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Banking glitch hits pizza restaurant, customers
Manteca Police inundated with complaints, owners trying to fix problem
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A locally-owned pizza restaurant has come under fire from customers who say that their cards were charged for orders that were never placed – in some instances months after they ate at the establishment that has received a rash of complaints not just to food rating apps like Yelp, but the Manteca Police Department as well.
A series of public Facebook posts began circulating earlier this week alleging that customers who had eaten at the restaurant in the past were being charged – in some cases multiple times – for orders that they never made. When the complaints began consolidating and the dates in which the charges were made began to coincide, some on the popular social media app launched a campaign to investigate the restaurant, which is under new ownership, for fraud.
“Jack’s Pizza has been charging dozens or more of their customers for purchases made in the past year that they have already paid. Jack’s is claiming they never charged for the purchases, so without warning they are charging their loyal customers multiple times for past transactions,” a Yelp user named Taylor F. from Manteca wrote. “My MIL (mother-in-law) was a victim to this. She was charged 5 times totaling $115. She knows and can prove she has already paid for those purchases and now has to deal with her bank.”
But there appears to be a reasonable answer as to what happened, and why former customers were charged.
According to Manteca Police Department Public Information Officer Mike Aguilar, two officers – Patrol Officer Shawn Cavin and Community Service Officer Ryan Smith – visited the establishment on Wednesday morning and were able to conclude that the previous purchases that are in question were never fully paid, but rather posted to the account, which was never finalized. That error, Aguilar said, appears to be taking place on the banking end of the restaurant’s operation, and had led to quite an outpouring of upset customers who are alleging outright fraud.
“From what I understand, Officers Cavin and Smith uncovered themselves this morning that it was a financial glitch from either the bank or banks that has led to previous customers being charged – it appears to be an error or a series of errors and the restaurant is working to get that resolved.,” Aguilar said.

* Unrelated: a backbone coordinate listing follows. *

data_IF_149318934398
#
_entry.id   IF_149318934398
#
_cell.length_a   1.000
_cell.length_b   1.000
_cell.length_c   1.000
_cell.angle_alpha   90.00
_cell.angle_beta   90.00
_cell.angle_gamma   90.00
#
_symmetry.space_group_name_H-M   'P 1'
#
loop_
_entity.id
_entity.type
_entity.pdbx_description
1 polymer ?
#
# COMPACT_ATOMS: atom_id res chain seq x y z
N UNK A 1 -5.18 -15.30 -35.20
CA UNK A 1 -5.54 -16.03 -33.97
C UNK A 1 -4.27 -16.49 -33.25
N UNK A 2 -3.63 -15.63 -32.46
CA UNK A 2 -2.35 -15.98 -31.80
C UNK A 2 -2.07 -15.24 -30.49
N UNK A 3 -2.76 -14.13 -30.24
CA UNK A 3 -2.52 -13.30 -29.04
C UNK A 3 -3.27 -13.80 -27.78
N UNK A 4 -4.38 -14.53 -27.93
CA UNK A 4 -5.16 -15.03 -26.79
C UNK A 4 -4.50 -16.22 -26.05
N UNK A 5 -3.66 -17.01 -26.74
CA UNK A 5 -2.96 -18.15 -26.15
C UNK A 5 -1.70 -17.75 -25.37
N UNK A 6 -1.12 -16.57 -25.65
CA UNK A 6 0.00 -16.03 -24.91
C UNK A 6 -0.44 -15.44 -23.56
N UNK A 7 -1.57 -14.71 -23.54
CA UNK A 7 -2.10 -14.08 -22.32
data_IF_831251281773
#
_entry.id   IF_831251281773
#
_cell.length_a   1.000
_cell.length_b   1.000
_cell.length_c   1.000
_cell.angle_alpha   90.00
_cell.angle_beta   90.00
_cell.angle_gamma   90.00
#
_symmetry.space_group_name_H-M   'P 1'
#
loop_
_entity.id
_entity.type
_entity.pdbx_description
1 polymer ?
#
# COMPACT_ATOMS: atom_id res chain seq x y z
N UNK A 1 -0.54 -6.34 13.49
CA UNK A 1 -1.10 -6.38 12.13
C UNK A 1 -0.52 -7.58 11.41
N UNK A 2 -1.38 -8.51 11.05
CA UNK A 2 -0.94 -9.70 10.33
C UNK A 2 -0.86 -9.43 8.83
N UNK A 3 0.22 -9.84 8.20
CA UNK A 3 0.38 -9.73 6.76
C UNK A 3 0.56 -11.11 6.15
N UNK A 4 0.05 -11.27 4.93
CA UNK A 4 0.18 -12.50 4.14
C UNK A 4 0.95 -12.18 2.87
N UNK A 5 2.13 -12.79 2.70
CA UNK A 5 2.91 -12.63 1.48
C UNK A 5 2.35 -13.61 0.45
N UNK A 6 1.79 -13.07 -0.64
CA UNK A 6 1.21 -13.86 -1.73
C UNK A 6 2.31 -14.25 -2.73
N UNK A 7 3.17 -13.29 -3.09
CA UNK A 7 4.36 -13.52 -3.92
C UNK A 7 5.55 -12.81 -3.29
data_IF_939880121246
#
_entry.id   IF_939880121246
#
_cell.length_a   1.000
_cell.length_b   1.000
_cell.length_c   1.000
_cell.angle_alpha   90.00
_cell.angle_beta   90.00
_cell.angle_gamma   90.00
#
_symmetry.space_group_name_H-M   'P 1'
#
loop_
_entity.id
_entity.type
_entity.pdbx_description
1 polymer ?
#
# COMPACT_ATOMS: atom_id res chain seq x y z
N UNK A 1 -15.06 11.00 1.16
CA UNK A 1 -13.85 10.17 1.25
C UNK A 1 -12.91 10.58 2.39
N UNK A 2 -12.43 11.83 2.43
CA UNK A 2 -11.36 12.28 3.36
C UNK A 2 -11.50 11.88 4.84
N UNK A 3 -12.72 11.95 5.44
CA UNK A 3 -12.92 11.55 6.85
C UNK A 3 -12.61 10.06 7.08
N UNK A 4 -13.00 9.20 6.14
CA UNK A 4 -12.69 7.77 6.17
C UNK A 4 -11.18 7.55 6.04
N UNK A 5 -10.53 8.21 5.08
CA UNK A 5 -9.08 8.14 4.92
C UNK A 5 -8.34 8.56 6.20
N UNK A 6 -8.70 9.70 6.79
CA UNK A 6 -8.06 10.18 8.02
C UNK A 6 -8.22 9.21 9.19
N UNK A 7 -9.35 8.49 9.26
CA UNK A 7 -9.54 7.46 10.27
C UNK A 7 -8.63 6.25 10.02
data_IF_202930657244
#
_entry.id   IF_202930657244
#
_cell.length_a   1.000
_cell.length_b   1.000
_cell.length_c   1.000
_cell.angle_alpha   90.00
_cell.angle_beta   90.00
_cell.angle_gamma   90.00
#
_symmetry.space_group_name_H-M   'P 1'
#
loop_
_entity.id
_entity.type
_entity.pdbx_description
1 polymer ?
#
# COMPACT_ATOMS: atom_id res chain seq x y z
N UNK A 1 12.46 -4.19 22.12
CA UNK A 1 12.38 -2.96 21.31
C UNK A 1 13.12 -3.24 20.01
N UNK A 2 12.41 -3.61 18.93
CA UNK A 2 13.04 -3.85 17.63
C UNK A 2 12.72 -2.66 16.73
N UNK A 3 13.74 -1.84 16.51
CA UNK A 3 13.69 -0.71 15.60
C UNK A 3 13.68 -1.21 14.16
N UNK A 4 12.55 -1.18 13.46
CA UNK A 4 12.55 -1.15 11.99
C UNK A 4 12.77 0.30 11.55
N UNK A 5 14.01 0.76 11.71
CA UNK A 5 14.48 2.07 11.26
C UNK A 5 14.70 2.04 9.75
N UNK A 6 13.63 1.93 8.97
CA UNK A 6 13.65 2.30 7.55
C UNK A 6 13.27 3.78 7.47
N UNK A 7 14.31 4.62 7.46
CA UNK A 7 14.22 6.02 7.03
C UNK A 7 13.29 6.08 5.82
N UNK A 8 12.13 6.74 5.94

Aguilar said that the restaurant has encouraged anybody who has been involved in the mix-up to bring down their statements or the identification of them so that they can be cross-referenced within their existing system to determine whether the charges are actually valid, or they are part of the mass billing that took place without any advance warning.
Aguilar said that he encourages people to remain vigilant about their banking statements and electronic records to make sure that nothing appears that isn’t supposed to be there. He said that the restaurant has been helpful in trying to solve the problem for customers – but not all of whom are receptive to the idea that it’s a banking error.
During the time that Cavin and Smith were at the restaurant Wednesday morning, Aguilar said, multiple calls for service continued to come into the Manteca Police dispatch center, and complaints and reports have been filed through the city’s on-line system.
Jack’s Pizza Café Manager Hafina Nafir said that the only way the restaurant was able to catch the banking error before things got much, much worse had to do with getting its air conditioner serviced.
“We had our AC guy come out like he does every year and the next day he comes back and says that the check that we gave him wasn’t good, and when we started looking as how that was possible we noticed that the bank hadn’t been collecting the captures for as far back as two months ago.
“We figure that we lost between $10,000 and $12,000 because the money was pending but never captured and it never came to us. And if we wouldn’t have seen this we wouldn’t have had the money to pay rent or our food bill or anything else – the bank really screwed us here on this, and so far, they’ve put a freeze on most of that money and we’ve only seen a little bit of it.”
Nafir said that she spent a portion of Wednesday down at the bank trying to clear everything up, and noted that the restaurant had no way to contact all of its customers who had made purchases during the time period in question in such a short amount of time.
The restaurant remains open for business, and is committed to working with customers to understand what happened, and why their appeared to be multiple charges on their card, she said.